Wildlife Damage Management, Internet Center for

 

Date of this Version

April 2007

Comments

Published in Proceedings of the 12th Wildlife Damage Management Conference (D.L. Nolte, W.M. Arjo, D.H. Stalman, Eds). 2007

Abstract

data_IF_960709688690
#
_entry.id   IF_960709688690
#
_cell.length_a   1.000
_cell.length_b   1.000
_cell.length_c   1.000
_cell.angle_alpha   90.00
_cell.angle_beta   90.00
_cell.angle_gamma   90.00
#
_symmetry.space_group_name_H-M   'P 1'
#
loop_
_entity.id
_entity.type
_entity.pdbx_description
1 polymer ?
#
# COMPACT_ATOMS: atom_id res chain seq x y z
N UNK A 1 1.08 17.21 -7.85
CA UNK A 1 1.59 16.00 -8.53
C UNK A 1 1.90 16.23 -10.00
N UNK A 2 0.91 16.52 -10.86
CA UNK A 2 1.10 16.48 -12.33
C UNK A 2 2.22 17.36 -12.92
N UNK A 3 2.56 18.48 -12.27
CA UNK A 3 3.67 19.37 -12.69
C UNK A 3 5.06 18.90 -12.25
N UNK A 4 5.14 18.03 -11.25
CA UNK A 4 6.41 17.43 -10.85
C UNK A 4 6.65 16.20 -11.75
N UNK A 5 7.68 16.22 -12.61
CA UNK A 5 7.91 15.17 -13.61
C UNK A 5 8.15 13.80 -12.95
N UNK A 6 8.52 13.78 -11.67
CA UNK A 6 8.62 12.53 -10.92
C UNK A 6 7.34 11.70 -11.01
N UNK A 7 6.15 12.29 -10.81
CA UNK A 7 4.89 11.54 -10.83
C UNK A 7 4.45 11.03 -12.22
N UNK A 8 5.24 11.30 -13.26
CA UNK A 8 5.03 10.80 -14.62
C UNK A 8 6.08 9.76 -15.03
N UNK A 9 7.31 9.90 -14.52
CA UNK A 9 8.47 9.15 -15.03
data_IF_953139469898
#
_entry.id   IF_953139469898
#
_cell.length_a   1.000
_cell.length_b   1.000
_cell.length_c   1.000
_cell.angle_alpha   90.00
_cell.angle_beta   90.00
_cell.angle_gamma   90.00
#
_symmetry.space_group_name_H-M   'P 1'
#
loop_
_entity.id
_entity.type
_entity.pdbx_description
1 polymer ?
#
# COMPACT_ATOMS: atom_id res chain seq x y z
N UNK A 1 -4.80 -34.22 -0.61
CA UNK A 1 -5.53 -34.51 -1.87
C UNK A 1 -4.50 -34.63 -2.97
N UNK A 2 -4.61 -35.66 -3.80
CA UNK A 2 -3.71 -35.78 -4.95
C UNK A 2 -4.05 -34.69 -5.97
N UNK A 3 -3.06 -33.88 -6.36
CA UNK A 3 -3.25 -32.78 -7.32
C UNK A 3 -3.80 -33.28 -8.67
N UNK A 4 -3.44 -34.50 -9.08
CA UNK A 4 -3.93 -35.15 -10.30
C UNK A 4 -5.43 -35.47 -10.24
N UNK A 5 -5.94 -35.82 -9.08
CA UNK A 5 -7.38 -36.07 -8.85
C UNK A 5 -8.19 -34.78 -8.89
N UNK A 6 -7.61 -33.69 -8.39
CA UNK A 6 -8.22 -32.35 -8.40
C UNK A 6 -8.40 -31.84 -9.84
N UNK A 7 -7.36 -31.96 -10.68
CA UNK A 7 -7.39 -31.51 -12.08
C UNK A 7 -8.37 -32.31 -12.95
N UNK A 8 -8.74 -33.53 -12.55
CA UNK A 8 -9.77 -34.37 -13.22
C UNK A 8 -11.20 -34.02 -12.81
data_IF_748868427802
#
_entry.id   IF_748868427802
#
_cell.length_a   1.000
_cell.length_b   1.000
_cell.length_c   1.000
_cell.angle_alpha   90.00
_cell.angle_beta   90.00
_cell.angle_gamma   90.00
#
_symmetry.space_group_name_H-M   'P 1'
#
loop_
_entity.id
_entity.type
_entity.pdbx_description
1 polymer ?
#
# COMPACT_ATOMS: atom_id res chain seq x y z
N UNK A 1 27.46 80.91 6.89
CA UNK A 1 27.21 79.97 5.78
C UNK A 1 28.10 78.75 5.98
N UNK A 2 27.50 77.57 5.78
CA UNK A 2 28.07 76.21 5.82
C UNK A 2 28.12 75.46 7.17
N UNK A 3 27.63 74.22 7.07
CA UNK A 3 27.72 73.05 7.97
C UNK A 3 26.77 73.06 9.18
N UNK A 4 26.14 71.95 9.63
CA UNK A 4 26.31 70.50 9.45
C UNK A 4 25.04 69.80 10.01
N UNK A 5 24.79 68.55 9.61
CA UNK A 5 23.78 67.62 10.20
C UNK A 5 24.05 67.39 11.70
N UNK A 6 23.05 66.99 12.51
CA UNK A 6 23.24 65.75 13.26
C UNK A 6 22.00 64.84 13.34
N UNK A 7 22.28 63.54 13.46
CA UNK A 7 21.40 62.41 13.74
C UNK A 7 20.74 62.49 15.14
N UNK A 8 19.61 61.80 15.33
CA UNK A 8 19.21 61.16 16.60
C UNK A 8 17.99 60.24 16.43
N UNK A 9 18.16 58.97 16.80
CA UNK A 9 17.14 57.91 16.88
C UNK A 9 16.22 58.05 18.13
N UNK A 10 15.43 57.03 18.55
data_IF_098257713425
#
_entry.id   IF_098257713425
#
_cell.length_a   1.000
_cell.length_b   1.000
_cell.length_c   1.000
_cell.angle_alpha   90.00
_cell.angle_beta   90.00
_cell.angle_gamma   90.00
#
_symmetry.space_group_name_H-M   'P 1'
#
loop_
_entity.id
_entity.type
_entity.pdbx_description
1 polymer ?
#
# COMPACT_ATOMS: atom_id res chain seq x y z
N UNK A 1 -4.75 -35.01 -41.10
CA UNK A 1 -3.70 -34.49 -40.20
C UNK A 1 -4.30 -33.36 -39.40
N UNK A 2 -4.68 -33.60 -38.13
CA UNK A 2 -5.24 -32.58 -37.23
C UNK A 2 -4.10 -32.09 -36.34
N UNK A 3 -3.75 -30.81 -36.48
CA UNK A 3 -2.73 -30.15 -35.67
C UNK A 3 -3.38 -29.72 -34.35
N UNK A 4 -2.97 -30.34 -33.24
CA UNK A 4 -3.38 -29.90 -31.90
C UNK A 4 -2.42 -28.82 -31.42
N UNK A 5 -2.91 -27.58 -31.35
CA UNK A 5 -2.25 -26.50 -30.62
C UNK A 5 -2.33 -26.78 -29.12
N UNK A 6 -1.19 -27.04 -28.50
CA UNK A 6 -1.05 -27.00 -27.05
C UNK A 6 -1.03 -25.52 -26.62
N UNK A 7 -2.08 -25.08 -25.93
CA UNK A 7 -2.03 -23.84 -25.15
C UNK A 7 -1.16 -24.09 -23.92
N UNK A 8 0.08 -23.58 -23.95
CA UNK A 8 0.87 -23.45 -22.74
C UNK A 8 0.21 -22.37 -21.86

Several factors may be responsible for increasing predator abundance in suburbia. These include an enhanced forage base associated with residential sprawl, and protection of predator species that were once persecuted and suppressed by hunters, trappers, and landowners. In the Northeast, anecdotal reports of coyotes (Canis latrans) killing pets in backyards are on the rise. The bulk of coyote complaints, concerns, and questions received from the public by state wildlife agencies are from areas with high human populations. Scant research exists on coyote behavioral ecology in human-altered landscapes. Biologists and managers need to understand changes in the social structure and territorial behavior of coyotes. It is important to know when a predator is active and where it forages, especially in relation to human activity. The emerging picture of suburban coyotes is that they move quickly over long distances through human-dominated landscapes, foraging opportunistically. Data concerning birth rates and survivorship are needed to model future population growth. Reliable and cost-effective census techniques are currently lacking. The impact of growing and more visible coyote populations on deer abundance is a concern in some areas. Studying coyotes in residential areas will provide baseline data for public education programs to reduce human behaviors that may increase coyote conflicts.

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